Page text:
How GCU practicums became missions of goodwill
By Mike Kilen
GCU News Bureau
Dr. Kimberly Grigg’s counseling practicum students faced a dilemma. They were assigned to schools for their graduate-level field experience hours that soon closed after the COVID-19 pandemic hit in the spring.
What happened next goes to the heart of Grand Canyon University student’s sense of community and giving back.
“They got proactive and creative by serving the needs of the school community in any way that was needed,” said Grigg, GCU’s Program Co-Chair in School Counseling, College of Humanities and Social Sciences.
One of those practicum students is Angelica Corona. A week into her practicum working alongside the school psychologist at Sun Valley Elementary School in Peoria, she said goodbye to many of the students she also teaches in third grade.
“I wanted to find a way to help my community, these kids I see every day. I know the struggles they deal with,” said Corona, who is studying for a master’s degree in School Counseling. “A lot of our students are on free-and-reduced lunch, and they really depend on it.”
Corona joined an effort to hand out lunches four days at week at a drive-through site for families. Each vehicle would be handed a meal pack for each child that included breakfast and lunch for the day. They also served adult meals for $3.
The mornings were spent assembling up to 200 packs a day with cafeteria staff.
“I wanted to make a rough time better for them and for them to see a familiar face,” Corona said. “The kids would always be so happy to see their teachers, just seeing the people normal to them in everyday life.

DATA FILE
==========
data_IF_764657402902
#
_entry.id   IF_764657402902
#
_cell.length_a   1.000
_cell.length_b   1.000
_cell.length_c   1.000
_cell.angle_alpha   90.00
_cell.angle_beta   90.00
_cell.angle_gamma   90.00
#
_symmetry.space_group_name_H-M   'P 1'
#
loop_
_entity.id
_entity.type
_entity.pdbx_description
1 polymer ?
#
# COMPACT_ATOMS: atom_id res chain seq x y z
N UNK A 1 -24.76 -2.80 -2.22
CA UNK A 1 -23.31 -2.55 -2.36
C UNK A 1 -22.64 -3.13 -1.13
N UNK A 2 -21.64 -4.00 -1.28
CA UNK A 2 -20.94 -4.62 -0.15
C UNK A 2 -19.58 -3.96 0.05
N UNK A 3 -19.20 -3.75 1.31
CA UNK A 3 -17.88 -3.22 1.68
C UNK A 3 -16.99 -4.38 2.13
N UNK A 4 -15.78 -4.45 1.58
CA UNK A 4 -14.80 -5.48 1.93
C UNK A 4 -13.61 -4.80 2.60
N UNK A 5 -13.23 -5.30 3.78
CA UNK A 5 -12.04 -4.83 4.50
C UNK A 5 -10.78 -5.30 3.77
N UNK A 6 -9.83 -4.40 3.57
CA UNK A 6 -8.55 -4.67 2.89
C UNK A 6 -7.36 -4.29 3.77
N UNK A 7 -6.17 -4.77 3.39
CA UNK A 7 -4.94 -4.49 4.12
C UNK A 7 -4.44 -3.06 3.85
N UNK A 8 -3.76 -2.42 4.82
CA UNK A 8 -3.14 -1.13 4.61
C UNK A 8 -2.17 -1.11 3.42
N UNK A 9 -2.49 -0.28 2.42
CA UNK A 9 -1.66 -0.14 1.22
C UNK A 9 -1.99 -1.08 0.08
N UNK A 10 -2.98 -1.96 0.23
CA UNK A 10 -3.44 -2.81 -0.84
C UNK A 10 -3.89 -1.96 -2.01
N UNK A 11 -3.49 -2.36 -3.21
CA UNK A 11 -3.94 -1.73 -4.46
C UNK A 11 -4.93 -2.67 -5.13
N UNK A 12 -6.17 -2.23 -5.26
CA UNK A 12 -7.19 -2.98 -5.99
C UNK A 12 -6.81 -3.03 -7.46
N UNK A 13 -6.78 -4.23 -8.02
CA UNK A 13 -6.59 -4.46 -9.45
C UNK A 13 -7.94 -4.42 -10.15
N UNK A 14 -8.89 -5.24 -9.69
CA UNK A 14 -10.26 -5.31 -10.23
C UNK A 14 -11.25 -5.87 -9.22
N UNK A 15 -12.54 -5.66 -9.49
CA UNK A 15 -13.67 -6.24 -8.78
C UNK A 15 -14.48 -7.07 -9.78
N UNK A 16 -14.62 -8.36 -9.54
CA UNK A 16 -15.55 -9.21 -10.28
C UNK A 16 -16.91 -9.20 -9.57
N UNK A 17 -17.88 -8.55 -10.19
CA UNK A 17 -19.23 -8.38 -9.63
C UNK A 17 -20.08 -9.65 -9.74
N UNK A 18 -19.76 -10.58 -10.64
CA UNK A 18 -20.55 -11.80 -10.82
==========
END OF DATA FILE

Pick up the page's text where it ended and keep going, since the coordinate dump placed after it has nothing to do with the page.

“It reflects GCU’s mission, which is to help the best way we can. GCU includes quotes from Scripture that really encouraged me to help others the best I can.”
Throughout the program, Grigg learned that many others had similar ideas in their schools.
Channa Griham, who is working toward a master’s in School Counseling while teaching at Eleanor S. Rice Elementary in Greenwood, S.C., struggled without routine and structure and seeing her students.
“Knowing their home situations and the environments in which they lived in caused many sleepless nights and many worrying thoughts,” she said. “I knew I had to find a way to support them and their families during these uncertain times.”
She decided to serve meals four days a week at the local middle school. The smiles on their faces eased her mind.
She also volunteered to deliver meals to at-risk neighborhoods, which were full of unrest as both the pandemic and racial tensions were flaring.
“It allowed a sense of humbleness and calmness to take over me,” said Griham, who also earned a master’s in Educational Leadership at GCU in 2018. “Being a child who struggled financially and being homeless in fifth grade, I knew volunteering was a way to pay back the community in which I serve.”
Others lifted the spirits in their schools.
Kristie Tacadina, a middle school special education teacher in Elko, Nev., who is studying for her master’s in School Counseling, found a way to honor seniors who couldn’t partake in the normal rites of passage this year because of the pandemic.
She was part of an effort to honor graduating seniors. All football field lights were turned on as seniors and their families formed a parade of cars past the football field fence that she helped decorate as a tribute. Participants honked and cheered and accepted gifts that Tacadina made for them.
“It will never replace their senior year, but it is the least we could do under these circumstances,” Tacadina said.
As reports of these and other efforts from practicum students came in to Grigg, she marveled at how they weren’t just trying to get through the dilemma to earn credit. She instead heard how meaningful the semester had become for them, even in a pandemic.
Grand Canyon University senior writer Mike Kilen can be reached at [email protected] or at 602-639-6764.